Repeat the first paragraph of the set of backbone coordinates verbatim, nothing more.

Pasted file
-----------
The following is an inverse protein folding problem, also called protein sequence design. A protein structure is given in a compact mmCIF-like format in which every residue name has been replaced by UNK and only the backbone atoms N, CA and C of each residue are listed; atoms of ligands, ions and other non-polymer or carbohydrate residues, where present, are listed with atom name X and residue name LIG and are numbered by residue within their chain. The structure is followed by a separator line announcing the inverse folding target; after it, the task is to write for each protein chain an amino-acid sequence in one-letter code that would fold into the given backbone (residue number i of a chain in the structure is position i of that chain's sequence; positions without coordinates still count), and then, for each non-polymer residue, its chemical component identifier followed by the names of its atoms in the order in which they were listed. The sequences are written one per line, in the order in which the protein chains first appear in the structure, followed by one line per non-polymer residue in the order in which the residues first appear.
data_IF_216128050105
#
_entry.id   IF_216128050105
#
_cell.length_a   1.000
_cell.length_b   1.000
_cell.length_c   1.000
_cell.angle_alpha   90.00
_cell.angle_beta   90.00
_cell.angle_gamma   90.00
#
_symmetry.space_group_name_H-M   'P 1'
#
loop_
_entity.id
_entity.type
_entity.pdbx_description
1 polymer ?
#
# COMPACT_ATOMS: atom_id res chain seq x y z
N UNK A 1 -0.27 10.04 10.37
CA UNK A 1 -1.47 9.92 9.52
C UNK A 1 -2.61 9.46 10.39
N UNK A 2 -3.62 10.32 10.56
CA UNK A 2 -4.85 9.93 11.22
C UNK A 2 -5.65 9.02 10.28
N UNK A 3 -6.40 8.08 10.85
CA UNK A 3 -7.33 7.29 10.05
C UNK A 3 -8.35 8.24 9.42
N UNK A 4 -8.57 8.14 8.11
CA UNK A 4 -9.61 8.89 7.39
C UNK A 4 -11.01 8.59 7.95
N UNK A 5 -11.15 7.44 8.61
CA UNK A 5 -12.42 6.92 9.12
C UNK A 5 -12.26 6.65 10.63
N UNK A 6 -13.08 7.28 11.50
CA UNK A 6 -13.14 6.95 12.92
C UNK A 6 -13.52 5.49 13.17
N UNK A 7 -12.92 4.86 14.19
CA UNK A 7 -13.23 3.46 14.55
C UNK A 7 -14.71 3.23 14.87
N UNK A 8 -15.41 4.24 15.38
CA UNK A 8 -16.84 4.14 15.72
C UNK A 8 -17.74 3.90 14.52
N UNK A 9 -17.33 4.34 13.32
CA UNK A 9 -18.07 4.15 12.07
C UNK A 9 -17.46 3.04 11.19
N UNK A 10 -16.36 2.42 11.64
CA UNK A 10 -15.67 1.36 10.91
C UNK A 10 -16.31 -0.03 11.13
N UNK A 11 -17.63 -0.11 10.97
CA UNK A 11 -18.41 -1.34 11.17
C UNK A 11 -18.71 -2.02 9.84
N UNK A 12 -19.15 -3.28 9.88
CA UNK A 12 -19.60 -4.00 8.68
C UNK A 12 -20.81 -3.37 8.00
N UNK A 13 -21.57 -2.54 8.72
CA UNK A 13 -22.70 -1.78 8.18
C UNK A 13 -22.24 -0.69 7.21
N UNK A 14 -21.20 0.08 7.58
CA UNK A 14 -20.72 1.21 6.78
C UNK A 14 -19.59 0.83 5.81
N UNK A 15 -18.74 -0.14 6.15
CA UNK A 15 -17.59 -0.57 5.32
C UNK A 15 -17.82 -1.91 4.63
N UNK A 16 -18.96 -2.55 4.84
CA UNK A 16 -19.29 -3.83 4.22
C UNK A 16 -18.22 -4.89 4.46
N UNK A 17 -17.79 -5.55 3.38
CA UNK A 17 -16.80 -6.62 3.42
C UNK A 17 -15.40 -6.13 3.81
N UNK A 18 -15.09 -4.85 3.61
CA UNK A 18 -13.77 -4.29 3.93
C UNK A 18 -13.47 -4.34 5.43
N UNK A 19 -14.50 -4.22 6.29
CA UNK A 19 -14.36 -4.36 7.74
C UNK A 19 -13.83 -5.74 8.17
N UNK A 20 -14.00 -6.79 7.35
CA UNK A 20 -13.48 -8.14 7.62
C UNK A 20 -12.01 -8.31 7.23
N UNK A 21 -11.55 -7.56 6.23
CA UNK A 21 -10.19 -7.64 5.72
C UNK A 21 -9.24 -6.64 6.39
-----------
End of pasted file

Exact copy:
The following is an inverse protein folding problem, also called protein sequence design. A protein structure is given in a compact mmCIF-like format in which every residue name has been replaced by UNK and only the backbone atoms N, CA and C of each residue are listed; atoms of ligands, ions and other non-polymer or carbohydrate residues, where present, are listed with atom name X and residue name LIG and are numbered by residue within their chain. The structure is followed by a separator line announcing the inverse folding target; after it, the task is to write for each protein chain an amino-acid sequence in one-letter code that would fold into the given backbone (residue number i of a chain in the structure is position i of that chain's sequence; positions without coordinates still count), and then, for each non-polymer residue, its chemical component identifier followed by the names of its atoms in the order in which they were listed. The sequences are written one per line, in the order in which the protein chains first appear in the structure, followed by one line per non-polymer residue in the order in which the residues first appear.